Not long after I pull away from camp, the rain gets considerably heavier and I am soon fairly soaked through – it’s an awkward temperature (and windy enough) that I’d get way too cold without a jacket but, with my rain jacket on, I’m sweating a lot as well. Within seconds of stopping, it gets pretty chilly but whilst I’m climbing, I’m overheating! After a few kilometres, the mud starts to get worse too. It’s not particularly deep but is incredibly sticky and soon gets everywhere. On several occasions, I have to resort to pushing the bike after the drivetrain and rear wheel completely seize up with mud. Once I hit a short downhill and get the wheels spinning faster, it then gets partially flung off, mud flying everywhere! I keep having to tell myself how incredibly lucky I am – not only to have the opportunity to be here in this incredible place but that this is one of only a handful of occasions where I’ve been rained on during 8 months of cycling! After 20km or so though, it’s getting more difficult to see the positives and I’m getting a little disappointed as I’d been really looking forward to this section of the route. On long climbs, and times when I get bored of what’s going round in my head, I’ll often listen to a few podcasts to help pass the time. With the rain, however, I can’t get my iPod out, so I’m stuck in my own head and just have to persevere on.
Fortunately, as I get closer to the top of the pass, the rain abates and things start to brighten a little. The clouds start to lift and I am finally able to see some of the incredible landscape surrounding me.
As I get to the very top, there’s even some blue sky showing and I find myself having to stop every kilometre or so to take more pictures – it’s stunning. This is a ‘big mountain’ landscape, more reminiscent of some of the sights I was used to much further North, back in Peru. However, with the rain here at lower altitude (between 300-1500m), there are a lot more trees and general vegetation. This contrasts with the now familiar but still beautifully intricate patterns of colours that so often run through the rock here, as if the mountainside has ruptured under the pressure of its own incredible mineral wealth. With the greens of the vegetation adding to the reds and yellows of the rock and the (intermittent) deep blue of the sky, it really is a veritable kaleidoscope of colour.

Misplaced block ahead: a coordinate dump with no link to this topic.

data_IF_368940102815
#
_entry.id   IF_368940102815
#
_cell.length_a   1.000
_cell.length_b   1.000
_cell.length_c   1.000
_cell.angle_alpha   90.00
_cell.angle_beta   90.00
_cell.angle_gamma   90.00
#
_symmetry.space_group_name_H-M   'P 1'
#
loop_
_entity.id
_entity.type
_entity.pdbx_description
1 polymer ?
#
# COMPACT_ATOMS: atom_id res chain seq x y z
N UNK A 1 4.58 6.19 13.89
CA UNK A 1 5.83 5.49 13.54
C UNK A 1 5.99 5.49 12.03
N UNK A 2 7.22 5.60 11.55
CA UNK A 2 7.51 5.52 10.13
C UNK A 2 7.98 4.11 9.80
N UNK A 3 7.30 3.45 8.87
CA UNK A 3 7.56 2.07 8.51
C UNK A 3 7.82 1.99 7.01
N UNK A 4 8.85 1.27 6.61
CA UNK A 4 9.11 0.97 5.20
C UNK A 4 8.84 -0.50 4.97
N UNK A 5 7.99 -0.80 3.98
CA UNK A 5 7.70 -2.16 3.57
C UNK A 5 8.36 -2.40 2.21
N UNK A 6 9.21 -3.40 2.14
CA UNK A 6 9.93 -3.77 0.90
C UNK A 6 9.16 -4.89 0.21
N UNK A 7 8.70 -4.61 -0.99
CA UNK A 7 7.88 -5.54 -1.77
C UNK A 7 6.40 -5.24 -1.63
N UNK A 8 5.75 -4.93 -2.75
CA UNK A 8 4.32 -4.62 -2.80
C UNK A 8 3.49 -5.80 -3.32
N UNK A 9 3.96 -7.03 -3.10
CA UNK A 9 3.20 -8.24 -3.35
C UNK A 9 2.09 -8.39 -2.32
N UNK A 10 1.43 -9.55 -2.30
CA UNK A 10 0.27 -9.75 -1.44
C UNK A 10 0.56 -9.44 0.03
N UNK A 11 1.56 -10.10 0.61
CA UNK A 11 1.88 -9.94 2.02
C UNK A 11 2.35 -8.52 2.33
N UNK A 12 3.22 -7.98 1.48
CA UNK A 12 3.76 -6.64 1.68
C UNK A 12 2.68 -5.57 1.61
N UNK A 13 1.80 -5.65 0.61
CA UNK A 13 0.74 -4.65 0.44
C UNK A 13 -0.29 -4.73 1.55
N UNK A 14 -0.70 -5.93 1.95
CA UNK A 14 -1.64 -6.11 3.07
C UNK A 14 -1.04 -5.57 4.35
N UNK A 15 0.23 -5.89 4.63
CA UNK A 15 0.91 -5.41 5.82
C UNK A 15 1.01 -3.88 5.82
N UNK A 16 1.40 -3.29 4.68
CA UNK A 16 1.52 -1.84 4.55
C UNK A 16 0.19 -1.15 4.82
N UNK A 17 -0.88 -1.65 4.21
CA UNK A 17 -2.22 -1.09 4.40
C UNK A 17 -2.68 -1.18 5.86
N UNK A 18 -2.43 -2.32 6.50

I could not possibly have imagined seeing such a fantastic sight only an hour earlier. And then, just as I’m taking some photos, there’s a loud swoosh overhead and I look up to see a pair of Condors glide past. I am completely and utterly awestruck by the sight, set against the most beautiful backdrop.
That’s not all though – I turn around to see, only a few hundred metres away, about 8-10 more Condors circling at the top of a nearby summit. Several peel off and glide past me, following the first two.
Just, wow. And then, I reach the most fantastic reveal – the wide open plain below, with incredible mountains on all sides. Distant rain showers on the mountainside and rays of golden light spearing through clouds…
By now, another bunch of rainclouds are moving in though and, with the first few drops in the air, I have to set off down the mountain at high speed to stay ahead. Despite the impending rain, however, I have to stop a few more times to try and capture the light and this breathtaking landscape in front of me.